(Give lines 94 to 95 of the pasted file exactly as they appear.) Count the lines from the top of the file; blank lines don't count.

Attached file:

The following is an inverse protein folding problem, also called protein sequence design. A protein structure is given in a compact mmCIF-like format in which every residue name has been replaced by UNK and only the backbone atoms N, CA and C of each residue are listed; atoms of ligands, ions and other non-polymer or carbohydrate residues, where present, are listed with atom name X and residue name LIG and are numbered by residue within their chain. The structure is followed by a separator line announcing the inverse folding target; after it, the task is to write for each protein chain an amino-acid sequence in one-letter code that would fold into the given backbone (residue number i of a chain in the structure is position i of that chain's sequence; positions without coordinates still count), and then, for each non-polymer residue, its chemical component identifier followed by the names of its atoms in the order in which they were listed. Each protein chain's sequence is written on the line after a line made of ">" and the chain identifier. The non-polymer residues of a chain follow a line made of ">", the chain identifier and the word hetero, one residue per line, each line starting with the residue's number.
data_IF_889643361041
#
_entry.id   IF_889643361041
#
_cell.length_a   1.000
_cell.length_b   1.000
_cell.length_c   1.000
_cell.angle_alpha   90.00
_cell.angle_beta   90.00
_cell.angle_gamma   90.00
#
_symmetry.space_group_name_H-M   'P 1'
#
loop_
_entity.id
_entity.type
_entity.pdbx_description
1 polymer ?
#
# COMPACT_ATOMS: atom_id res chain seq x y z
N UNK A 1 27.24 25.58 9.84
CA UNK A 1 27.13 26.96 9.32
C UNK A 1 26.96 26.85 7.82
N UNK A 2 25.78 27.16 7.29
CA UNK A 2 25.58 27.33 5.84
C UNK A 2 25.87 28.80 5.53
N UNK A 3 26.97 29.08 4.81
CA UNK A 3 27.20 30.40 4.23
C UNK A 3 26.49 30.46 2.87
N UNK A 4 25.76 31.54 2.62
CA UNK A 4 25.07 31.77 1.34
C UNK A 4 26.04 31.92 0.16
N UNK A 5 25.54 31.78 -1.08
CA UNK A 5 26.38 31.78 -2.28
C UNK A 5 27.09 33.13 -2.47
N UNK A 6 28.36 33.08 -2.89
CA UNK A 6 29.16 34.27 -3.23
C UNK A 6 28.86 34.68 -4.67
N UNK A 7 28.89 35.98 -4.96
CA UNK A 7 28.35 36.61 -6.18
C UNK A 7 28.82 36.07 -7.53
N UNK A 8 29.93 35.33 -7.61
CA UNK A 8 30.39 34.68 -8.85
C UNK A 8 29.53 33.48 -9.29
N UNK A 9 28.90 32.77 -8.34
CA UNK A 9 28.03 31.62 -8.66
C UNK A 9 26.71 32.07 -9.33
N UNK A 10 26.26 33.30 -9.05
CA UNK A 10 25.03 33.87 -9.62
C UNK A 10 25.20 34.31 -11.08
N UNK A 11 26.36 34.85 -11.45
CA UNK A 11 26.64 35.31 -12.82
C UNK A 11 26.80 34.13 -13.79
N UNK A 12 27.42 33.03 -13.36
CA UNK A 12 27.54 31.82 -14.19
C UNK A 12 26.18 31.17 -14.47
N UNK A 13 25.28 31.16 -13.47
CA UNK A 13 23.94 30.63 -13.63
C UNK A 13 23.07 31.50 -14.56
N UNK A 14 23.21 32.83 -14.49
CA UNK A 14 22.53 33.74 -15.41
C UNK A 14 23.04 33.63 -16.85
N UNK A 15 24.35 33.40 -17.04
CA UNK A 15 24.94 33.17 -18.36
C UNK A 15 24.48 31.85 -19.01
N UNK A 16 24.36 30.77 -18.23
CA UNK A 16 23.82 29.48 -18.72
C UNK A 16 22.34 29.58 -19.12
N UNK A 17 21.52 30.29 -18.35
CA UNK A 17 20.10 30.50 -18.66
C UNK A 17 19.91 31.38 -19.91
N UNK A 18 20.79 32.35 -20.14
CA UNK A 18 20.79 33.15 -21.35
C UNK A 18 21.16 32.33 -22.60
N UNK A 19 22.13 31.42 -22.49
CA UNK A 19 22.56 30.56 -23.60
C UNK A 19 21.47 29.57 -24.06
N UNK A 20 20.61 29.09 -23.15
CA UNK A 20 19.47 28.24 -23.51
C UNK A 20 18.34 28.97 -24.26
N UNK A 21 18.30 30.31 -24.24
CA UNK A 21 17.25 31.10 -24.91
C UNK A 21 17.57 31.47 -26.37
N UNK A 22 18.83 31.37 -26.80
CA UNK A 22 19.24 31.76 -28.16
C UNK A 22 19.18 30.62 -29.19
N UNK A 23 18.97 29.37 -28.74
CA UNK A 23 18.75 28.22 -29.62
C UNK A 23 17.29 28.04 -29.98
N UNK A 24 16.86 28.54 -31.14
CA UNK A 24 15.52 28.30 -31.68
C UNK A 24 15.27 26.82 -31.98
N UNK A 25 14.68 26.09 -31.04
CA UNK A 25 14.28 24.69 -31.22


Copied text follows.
N UNK A 25 14.68 26.09 -31.04
CA UNK A 25 14.28 24.69 -31.22